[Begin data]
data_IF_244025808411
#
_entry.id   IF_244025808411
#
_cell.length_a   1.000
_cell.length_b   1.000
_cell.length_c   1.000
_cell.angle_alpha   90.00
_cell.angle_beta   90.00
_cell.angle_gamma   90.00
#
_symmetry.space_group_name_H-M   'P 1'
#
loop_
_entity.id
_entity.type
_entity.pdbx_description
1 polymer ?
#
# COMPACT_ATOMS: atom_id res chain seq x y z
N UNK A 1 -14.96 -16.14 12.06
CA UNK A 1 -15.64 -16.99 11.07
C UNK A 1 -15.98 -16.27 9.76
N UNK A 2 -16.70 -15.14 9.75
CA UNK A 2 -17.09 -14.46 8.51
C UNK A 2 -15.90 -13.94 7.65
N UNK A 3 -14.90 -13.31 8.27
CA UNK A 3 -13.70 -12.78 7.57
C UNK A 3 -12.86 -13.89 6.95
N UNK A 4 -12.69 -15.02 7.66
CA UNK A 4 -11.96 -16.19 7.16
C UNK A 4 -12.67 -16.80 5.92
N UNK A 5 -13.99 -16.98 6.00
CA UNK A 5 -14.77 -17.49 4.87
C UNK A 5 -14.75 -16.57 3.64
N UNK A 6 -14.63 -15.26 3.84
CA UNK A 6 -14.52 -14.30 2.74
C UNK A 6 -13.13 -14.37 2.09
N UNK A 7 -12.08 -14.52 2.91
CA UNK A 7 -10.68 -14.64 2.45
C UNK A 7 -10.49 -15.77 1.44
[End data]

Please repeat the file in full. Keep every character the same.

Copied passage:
data_IF_244025808411
#
_entry.id   IF_244025808411
#
_cell.length_a   1.000
_cell.length_b   1.000
_cell.length_c   1.000
_cell.angle_alpha   90.00
_cell.angle_beta   90.00
_cell.angle_gamma   90.00
#
_symmetry.space_group_name_H-M   'P 1'
#
loop_
_entity.id
_entity.type
_entity.pdbx_description
1 polymer ?
#
# COMPACT_ATOMS: atom_id res chain seq x y z
N UNK A 1 -14.96 -16.14 12.06
CA UNK A 1 -15.64 -16.99 11.07
C UNK A 1 -15.98 -16.27 9.76
N UNK A 2 -16.70 -15.14 9.75
CA UNK A 2 -17.09 -14.46 8.51
C UNK A 2 -15.90 -13.94 7.65
N UNK A 3 -14.90 -13.31 8.27
CA UNK A 3 -13.70 -12.78 7.57
C UNK A 3 -12.86 -13.89 6.95
N UNK A 4 -12.69 -15.02 7.66
CA UNK A 4 -11.96 -16.19 7.16
C UNK A 4 -12.67 -16.80 5.92
N UNK A 5 -13.99 -16.98 6.00
CA UNK A 5 -14.77 -17.49 4.87
C UNK A 5 -14.75 -16.57 3.64
N UNK A 6 -14.63 -15.26 3.84
CA UNK A 6 -14.52 -14.30 2.74
C UNK A 6 -13.13 -14.37 2.09
N UNK A 7 -12.08 -14.52 2.91
CA UNK A 7 -10.68 -14.64 2.45
C UNK A 7 -10.49 -15.77 1.44